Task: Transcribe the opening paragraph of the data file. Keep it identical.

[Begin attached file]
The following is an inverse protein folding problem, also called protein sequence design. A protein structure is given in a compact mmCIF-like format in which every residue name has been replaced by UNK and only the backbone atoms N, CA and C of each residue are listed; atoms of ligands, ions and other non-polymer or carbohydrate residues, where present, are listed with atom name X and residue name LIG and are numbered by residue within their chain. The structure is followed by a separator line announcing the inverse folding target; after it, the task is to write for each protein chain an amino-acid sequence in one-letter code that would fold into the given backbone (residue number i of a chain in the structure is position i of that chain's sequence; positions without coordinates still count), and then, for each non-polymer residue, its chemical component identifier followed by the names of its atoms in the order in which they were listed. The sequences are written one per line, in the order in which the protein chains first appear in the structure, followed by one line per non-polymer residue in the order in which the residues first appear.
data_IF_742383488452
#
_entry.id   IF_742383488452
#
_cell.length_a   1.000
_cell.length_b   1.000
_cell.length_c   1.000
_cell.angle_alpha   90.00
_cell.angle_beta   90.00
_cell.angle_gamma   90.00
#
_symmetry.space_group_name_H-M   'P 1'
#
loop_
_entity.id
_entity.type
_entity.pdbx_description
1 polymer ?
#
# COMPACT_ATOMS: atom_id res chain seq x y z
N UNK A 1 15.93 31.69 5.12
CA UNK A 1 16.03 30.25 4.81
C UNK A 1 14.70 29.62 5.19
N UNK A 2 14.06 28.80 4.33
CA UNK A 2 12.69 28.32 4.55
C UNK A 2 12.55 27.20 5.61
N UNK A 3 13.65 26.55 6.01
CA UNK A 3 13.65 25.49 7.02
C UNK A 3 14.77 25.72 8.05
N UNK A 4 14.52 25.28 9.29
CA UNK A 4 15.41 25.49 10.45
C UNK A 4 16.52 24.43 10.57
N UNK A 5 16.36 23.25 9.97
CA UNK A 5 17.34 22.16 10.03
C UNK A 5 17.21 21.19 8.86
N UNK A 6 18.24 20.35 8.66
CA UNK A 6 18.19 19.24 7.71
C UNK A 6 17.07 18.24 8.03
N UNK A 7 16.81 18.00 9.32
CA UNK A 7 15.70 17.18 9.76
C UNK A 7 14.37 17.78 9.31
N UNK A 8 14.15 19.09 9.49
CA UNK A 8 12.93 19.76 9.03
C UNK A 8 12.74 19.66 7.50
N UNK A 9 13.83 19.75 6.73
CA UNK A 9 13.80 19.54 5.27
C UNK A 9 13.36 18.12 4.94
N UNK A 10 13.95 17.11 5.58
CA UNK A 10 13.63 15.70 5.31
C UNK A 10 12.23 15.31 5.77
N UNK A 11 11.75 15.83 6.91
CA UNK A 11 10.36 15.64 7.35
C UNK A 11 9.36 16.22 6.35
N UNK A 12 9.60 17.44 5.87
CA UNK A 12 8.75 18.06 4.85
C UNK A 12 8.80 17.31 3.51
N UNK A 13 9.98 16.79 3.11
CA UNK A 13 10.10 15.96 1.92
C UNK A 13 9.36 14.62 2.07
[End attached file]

The following is an inverse protein folding problem, also called protein sequence design. A protein structure is given in a compact mmCIF-like format in which every residue name has been replaced by UNK and only the backbone atoms N, CA and C of each residue are listed; atoms of ligands, ions and other non-polymer or carbohydrate residues, where present, are listed with atom name X and residue name LIG and are numbered by residue within their chain. The structure is followed by a separator line announcing the inverse folding target; after it, the task is to write for each protein chain an amino-acid sequence in one-letter code that would fold into the given backbone (residue number i of a chain in the structure is position i of that chain's sequence; positions without coordinates still count), and then, for each non-polymer residue, its chemical component identifier followed by the names of its atoms in the order in which they were listed. The sequences are written one per line, in the order in which the protein chains first appear in the structure, followed by one line per non-polymer residue in the order in which the residues first appear.